Featured Artist: Lauralee K. Harris
LauraLee K. Harris: A Deeper Look Inside
For the month of September, we are please to feature the work of Toronto-based visual artist Lauralee Harris.
Born in Toronto in 1956, Harris drew and painted from the time she could hold implements. Growing up, she watched her mother and grandmother draw and paint in their respective styles encouraged her to create. Her father also dabbled in design, and so their's was a household of many expressions, encouraging her development into the arts. Her family had a nomadic lifestyle, moving her many times, she found a constancy in the challenging art programs provided by each school. The various art instructors and varying media exposed her to soapstone, sculpture, batiking, copper enameling, and many styles. By the time she was 18, she had moved 20 times. This peripatetic lifestyle also sent her to Fort Lauderdale Florida in the seventies, where her father took her to private art lessons. It was a great introduction to a veritable plethora of media providing a base for her to explore new untried realms.
After meeting her husband in the early eighties, he encouraged her to study art further. He became her muse and her greatest supporter, later making her frames, helping her to mount shows and allowing her to quit her programming job so she could focus on her children and develop her art. Harris began painting portraits in oils, moved into acrylics, explored a diverse range of subject matter before going to art schools. She attended the Forest Hill Art School, The Art Gallery of Ontario and finished her studies at the Ontario College of Art and Design. It was during this period she explored woodcarving, collage, and other traditional and non-traditional media, finding an aptitude to develop various new media. In 1988 she had her first solo exhibition of her work.. In 1993 she was nominated, as an Honour Student at the Ontario College of Art and Design, in a juried exhibition.
It was in 1994, she would meet an Uncle that would change the course of her life and her art. Adopted at the age of two, he offered the part of her missing past, 60 years later traveling from British Columbia. This would become the catalyst for inner reflection, much needed at a time of departure in her work. It would seem, through her Uncle's search for his roots, he had found theirs as well. Her "French" Grandfather was also Sioux, Cree, Chippewyan, Ojibwe and Montagnais; the part of her heritage that had been hidden. It was not an easy time to be Native, and racism forced a lot of Native people into hiding to protect their children from the scars of racism. Harris would soon learn, that this Native experience was not unique and the sadness and goodness of her people inspired the reason for her work. Even though her grandmother had tried to get her son back when he was four, watching from a room he was forced to stay in, his last view of his mother would be, to see her walk away in the rain, forever.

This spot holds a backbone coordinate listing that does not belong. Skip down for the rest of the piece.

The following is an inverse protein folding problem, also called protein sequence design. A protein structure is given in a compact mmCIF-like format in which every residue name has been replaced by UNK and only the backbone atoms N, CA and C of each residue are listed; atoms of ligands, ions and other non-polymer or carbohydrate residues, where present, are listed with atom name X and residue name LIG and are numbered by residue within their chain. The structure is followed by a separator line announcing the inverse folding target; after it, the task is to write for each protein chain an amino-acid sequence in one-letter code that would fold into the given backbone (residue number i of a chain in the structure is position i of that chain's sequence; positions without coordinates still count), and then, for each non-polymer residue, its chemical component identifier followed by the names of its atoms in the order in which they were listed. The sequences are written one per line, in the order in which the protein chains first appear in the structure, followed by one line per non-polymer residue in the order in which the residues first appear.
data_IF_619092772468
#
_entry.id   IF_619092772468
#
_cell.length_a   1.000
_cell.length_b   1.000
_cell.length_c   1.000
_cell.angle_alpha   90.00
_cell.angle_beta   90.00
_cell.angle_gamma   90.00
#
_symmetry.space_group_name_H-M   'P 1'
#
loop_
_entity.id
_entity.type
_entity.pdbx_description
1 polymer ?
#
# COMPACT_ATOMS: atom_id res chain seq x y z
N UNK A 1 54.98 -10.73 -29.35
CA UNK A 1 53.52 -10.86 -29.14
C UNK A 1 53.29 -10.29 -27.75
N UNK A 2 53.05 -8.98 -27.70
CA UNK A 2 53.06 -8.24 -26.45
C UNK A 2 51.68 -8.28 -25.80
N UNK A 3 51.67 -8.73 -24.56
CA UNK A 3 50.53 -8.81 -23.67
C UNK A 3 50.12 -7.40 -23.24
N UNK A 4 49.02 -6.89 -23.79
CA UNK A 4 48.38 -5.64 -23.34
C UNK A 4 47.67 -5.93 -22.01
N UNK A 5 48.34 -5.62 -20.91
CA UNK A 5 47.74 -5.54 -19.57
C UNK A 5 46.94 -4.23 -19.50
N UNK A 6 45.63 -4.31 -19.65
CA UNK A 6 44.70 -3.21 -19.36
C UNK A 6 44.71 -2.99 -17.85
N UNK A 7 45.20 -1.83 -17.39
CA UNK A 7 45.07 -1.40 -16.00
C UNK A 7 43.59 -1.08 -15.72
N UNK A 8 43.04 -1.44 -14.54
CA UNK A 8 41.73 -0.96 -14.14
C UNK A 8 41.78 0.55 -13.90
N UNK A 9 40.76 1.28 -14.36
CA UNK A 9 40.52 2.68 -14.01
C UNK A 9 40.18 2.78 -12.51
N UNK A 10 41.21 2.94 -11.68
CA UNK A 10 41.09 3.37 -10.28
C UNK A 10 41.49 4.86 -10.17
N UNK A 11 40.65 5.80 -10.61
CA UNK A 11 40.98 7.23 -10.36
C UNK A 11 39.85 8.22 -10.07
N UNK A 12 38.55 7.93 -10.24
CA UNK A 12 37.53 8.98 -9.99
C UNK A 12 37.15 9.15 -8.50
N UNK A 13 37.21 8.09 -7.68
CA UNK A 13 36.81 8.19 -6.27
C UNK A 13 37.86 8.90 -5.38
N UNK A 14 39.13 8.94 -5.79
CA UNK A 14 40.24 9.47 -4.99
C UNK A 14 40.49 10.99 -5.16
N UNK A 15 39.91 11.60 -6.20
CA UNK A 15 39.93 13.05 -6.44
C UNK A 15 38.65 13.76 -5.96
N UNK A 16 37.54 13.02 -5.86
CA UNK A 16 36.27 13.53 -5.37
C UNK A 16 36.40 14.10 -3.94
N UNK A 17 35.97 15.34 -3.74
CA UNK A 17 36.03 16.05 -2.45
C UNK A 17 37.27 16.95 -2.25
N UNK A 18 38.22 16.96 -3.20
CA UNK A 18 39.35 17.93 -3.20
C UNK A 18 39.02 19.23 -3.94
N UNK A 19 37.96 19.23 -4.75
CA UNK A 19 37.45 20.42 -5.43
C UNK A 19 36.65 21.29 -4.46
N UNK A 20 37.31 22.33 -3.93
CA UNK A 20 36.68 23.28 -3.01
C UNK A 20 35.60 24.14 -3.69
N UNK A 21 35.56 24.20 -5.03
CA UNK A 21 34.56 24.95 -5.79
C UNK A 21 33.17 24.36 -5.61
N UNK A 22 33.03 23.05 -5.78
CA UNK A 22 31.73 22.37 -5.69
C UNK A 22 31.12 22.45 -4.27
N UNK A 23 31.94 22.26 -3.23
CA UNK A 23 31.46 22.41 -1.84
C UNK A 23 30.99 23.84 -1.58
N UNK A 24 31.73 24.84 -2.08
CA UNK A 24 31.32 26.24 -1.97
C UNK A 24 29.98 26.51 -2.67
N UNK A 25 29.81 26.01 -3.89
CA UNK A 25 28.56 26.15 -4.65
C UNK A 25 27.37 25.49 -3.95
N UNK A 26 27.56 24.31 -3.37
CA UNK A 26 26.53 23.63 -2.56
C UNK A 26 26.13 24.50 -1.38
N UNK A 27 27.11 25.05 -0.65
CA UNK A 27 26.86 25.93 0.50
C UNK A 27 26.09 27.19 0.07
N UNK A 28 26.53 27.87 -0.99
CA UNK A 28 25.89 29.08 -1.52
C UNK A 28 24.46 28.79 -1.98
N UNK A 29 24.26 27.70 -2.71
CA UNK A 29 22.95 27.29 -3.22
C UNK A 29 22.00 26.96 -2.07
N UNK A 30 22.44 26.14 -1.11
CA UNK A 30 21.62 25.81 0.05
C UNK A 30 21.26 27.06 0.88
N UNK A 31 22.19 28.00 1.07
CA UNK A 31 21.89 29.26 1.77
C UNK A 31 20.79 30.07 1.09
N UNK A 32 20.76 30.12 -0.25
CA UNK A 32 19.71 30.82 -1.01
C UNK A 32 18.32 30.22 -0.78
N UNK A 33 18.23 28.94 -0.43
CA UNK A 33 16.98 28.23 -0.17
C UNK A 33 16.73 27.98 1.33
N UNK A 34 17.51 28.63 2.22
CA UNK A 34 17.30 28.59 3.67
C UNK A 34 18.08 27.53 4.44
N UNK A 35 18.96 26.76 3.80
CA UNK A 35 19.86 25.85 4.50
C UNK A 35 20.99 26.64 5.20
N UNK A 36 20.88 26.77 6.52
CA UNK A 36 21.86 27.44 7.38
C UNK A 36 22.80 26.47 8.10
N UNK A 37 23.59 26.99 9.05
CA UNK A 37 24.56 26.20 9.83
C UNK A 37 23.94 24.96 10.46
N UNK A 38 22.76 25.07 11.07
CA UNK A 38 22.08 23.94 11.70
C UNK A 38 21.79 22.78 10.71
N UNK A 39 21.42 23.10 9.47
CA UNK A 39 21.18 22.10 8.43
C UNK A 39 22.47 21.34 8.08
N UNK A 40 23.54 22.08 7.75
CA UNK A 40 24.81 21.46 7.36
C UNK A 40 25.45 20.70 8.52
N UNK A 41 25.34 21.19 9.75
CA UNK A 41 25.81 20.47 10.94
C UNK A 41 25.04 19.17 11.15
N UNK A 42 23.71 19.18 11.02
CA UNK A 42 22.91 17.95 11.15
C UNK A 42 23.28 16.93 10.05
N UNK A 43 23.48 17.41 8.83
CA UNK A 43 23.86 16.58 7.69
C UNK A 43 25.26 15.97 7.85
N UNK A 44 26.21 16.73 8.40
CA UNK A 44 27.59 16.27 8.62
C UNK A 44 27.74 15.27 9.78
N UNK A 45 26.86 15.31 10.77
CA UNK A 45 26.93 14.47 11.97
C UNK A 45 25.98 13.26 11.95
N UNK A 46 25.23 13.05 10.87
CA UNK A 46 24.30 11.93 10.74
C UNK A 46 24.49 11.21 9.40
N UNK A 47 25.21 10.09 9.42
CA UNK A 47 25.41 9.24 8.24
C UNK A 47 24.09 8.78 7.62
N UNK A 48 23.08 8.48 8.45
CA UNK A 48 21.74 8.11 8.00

Her Grandmother never spoke of her first born, took this sad secret to her grave, grieving into poems, later found by Harris' Mother who didn't quite know who her mother grieved for. Harris' Uncle was just eight years too late, to ever see his Mother again, as she passed on in 1986. This was the catalyst that focused a large body of unique work that would become a compilation of her life returning to the teachings, a work that walked lock step with her own personal growth, back to her traditions and learning the ways of respect, honour, truth, the history, and many of the traditional teachings of the Earth.
To learn more about LauraLee's work, visit her profile here.
I just wanted to thank ANDPVA for the opportunity you gave me to showcase my crafts and jewelllery at the Saturday Market. I met some really great people, especially other artists and made some new friends. Keep up the good work! Emilie Corbiere
I just wanted to thank ANDPVA for todays terrific workshop on publishing with Kateri. I learned so much and will put this new information to good use.
Author, artist and storyteller
Mark Tuesday, December 21st 6pm on your social calendar and come to the 21st Annual Kensington Market Festival of Lights to see the SKYWOMAN Shadow Puppet Performance by andpva's Indigenous Youth Leadership Team
andpva opens our Studio 171 doors 8am-noon alongside the Saturday Wychwood Barns Farmer's Market - Join us Dec 11 & 18 in time for holiday shopping!
We are delighted to have
been invited to partner with SLOW FOOD TORONTO and recruit Indigenous
musicians and artists to participate in the SLOW FOOD TORONTO
fundraising event this Friday, December 10th, 2010 6pm-9pm. If you social calendar is not too full, come on out
and join this delicious celebration.
The 7th Annual CIT Variety Showcase will be at the Native Canadian Centre of Toronto, ., on December 10, 2010,
with performances scheduled to start at 7 pm and run through to
9:30pm. The evening is by donation and all are invited to attend.